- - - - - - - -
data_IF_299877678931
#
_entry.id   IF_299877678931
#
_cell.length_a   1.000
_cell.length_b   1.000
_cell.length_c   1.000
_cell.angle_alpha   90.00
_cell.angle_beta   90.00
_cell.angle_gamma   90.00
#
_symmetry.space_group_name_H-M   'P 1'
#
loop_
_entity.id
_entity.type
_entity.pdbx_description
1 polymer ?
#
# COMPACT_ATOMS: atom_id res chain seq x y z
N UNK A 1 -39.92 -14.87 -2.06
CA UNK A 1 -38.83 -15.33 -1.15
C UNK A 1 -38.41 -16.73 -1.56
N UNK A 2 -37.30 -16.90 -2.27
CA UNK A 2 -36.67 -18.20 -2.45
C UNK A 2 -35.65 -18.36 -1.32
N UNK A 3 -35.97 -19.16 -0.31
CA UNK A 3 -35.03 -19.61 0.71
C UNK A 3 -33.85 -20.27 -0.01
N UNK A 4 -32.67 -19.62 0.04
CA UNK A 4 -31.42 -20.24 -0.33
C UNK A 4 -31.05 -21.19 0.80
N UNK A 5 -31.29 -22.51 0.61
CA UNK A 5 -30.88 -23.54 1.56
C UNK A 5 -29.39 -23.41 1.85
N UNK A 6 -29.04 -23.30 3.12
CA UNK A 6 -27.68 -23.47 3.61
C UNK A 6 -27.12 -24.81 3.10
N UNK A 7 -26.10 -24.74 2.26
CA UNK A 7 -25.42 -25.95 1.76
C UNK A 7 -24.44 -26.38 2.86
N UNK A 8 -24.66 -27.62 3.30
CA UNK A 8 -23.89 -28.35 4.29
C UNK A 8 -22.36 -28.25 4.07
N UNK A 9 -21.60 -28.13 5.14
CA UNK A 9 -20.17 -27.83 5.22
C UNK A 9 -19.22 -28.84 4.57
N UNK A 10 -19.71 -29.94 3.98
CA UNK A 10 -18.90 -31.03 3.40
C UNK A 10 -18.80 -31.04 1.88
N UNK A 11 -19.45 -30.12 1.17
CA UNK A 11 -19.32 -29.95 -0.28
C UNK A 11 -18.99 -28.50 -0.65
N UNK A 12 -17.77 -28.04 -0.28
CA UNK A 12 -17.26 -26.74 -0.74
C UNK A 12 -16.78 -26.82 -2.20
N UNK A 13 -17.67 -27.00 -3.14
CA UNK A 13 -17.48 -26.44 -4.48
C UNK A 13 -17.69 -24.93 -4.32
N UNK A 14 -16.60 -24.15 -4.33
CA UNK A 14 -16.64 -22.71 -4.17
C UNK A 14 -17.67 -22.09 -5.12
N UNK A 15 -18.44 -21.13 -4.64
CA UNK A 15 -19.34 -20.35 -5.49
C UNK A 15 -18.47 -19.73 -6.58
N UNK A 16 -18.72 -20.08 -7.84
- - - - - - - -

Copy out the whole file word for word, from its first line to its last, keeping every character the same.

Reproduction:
data_IF_299877678931
#
_entry.id   IF_299877678931
#
_cell.length_a   1.000
_cell.length_b   1.000
_cell.length_c   1.000
_cell.angle_alpha   90.00
_cell.angle_beta   90.00
_cell.angle_gamma   90.00
#
_symmetry.space_group_name_H-M   'P 1'
#
loop_
_entity.id
_entity.type
_entity.pdbx_description
1 polymer ?
#
# COMPACT_ATOMS: atom_id res chain seq x y z
N UNK A 1 -39.92 -14.87 -2.06
CA UNK A 1 -38.83 -15.33 -1.15
C UNK A 1 -38.41 -16.73 -1.56
N UNK A 2 -37.30 -16.90 -2.27
CA UNK A 2 -36.67 -18.20 -2.45
C UNK A 2 -35.65 -18.36 -1.32
N UNK A 3 -35.97 -19.16 -0.31
CA UNK A 3 -35.03 -19.61 0.71
C UNK A 3 -33.85 -20.27 -0.01
N UNK A 4 -32.67 -19.62 0.04
CA UNK A 4 -31.42 -20.24 -0.33
C UNK A 4 -31.05 -21.19 0.80
N UNK A 5 -31.29 -22.51 0.61
CA UNK A 5 -30.88 -23.54 1.56
C UNK A 5 -29.39 -23.41 1.85
N UNK A 6 -29.04 -23.30 3.12
CA UNK A 6 -27.68 -23.47 3.61
C UNK A 6 -27.12 -24.81 3.10
N UNK A 7 -26.10 -24.74 2.26
CA UNK A 7 -25.42 -25.95 1.76
C UNK A 7 -24.44 -26.38 2.86
N UNK A 8 -24.66 -27.62 3.30
CA UNK A 8 -23.89 -28.35 4.29
C UNK A 8 -22.36 -28.25 4.07
N UNK A 9 -21.60 -28.13 5.14
CA UNK A 9 -20.17 -27.83 5.22
C UNK A 9 -19.22 -28.84 4.57
N UNK A 10 -19.71 -29.94 3.98
CA UNK A 10 -18.90 -31.03 3.40
C UNK A 10 -18.80 -31.04 1.88
N UNK A 11 -19.45 -30.12 1.17
CA UNK A 11 -19.32 -29.95 -0.28
C UNK A 11 -18.99 -28.50 -0.65
N UNK A 12 -17.77 -28.04 -0.28
CA UNK A 12 -17.26 -26.74 -0.74
C UNK A 12 -16.78 -26.82 -2.20
N UNK A 13 -17.67 -27.00 -3.14
CA UNK A 13 -17.48 -26.44 -4.48
C UNK A 13 -17.69 -24.93 -4.32
N UNK A 14 -16.60 -24.15 -4.33
CA UNK A 14 -16.64 -22.71 -4.17
C UNK A 14 -17.67 -22.09 -5.12
N UNK A 15 -18.44 -21.13 -4.64
CA UNK A 15 -19.34 -20.35 -5.49
C UNK A 15 -18.47 -19.73 -6.58
N UNK A 16 -18.72 -20.08 -7.84